Lord Green is Chairman of MigrationWatch UK and a cross-bench peer.
As Brexit approaches, industries are becoming increasingly vocal in their claims that a continued flow of EU workers is vital to their future. However, the evidence suggests that in many cases these claims should be taken with a large pinch of salt.
For a start, the number of EU workers in the UK has been remarkably stable. Indeed, the number of those who first arrived in each year from 2010 remained about the same in 2016. Of course that could conceivably change, but existing EU workers should be confident that they are to be guaranteed the same rights as British citizens. So why would workers who are settled here, earning far more than at home and with full access to the health and education systems, suddenly up sticks in large numbers? Surely that is very unlikely.
There was a fuss in August when the number of arrivals from the EU8 fell to a few thousand, but even though emigration also increased there was still a net inflow, and the numbers from Romania and Bulgaria went up. Indeed, the net inflow just from Eastern Europe was, in fact, 50,000 in the year to March 2017 and 127,000 from the entire bloc. Hardly a Brexodus.
It is also important to be clear that even zero net migration from Europe would not mean tumbling numbers of workers, far from it. It would mean that the number coming in was equal to the number leaving, so the total EU workforce would be unchanged. To put it simply: “one in, one out”.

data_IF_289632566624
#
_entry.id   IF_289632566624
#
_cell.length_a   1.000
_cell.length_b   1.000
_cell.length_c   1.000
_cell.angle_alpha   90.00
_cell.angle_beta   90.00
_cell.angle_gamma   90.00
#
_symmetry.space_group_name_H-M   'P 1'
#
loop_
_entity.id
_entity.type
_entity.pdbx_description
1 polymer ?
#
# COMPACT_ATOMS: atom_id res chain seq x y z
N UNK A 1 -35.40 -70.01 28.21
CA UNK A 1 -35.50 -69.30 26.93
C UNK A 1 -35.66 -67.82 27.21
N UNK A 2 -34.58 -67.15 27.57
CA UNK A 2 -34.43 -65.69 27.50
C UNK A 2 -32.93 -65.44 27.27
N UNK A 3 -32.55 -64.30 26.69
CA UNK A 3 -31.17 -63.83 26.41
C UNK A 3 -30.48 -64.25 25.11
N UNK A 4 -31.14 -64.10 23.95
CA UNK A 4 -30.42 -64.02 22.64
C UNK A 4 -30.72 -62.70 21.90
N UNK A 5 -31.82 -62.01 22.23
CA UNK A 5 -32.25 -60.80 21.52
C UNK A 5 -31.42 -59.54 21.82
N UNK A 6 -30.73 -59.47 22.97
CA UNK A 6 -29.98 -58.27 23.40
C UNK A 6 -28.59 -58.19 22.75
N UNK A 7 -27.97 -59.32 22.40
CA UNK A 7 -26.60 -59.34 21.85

The independent Migration Advisory Committee (MAC) has been tasked by the Government with examining the claims of industry. Just as well, because the significance of EU workers to specific sectors depends not only on their number, but also on their proportion. For example, there are quite large numbers in education and retail but they only amount to about five per cent of the total in each sector. Conversely, the proportion can be high but the actual numbers are often quite small. Where either is small it is hard to argue that any diminution in net inflows would hamstring the industry or sector.
Where the number is small there might, in practice, be no real difficulty in coping with natural turnover perhaps by improving conditions to attract new recruits. Again, where the proportion is small there is likely to be scope for efficiencies, offering more hours to part-time workers, et cetera. If there really are serious problems, the MAC should be able to identify where they arise.
The truth is that some employers have been doing very nicely out of workers who are prepared to work hard while putting up with low pay, poor conditions and little flexibility in their hours. Worse, some employers are being subsidised by the taxpayer to employ migrants from the EU. In the financial year 2014/2015, the working age benefit bill for EU migrants was £4.4 billion – that is £12 million per day. It could now be higher, as free movement has been fully extended to Romanians and Bulgarians.
One solution for employers would be to invest so as to improve productivity, which has been virtually flat in the UK for nearly ten years. However, they are hardly likely to take the risks involved in investing in technology when they have a virtually unlimited supply of cheap and flexible labour. Employers could also look to the 1.5 million British workers who are still unemployed, plus over a million part-time workers who would like to have a full-time job but cannot find one. And, of course, now that there is to be a roughly two-year implementation period, businesses will have nearly three and a half years to make any necessary adjustments.
It follows that the Government must cast a very beady eye over the vociferous claims that they will be faced with. Low paid EU workers may be good for profits but the rest of society has to cope with the consequences for housing, public services and the cost of in-work benefits. Brexit is an opportunity to put a stop to this.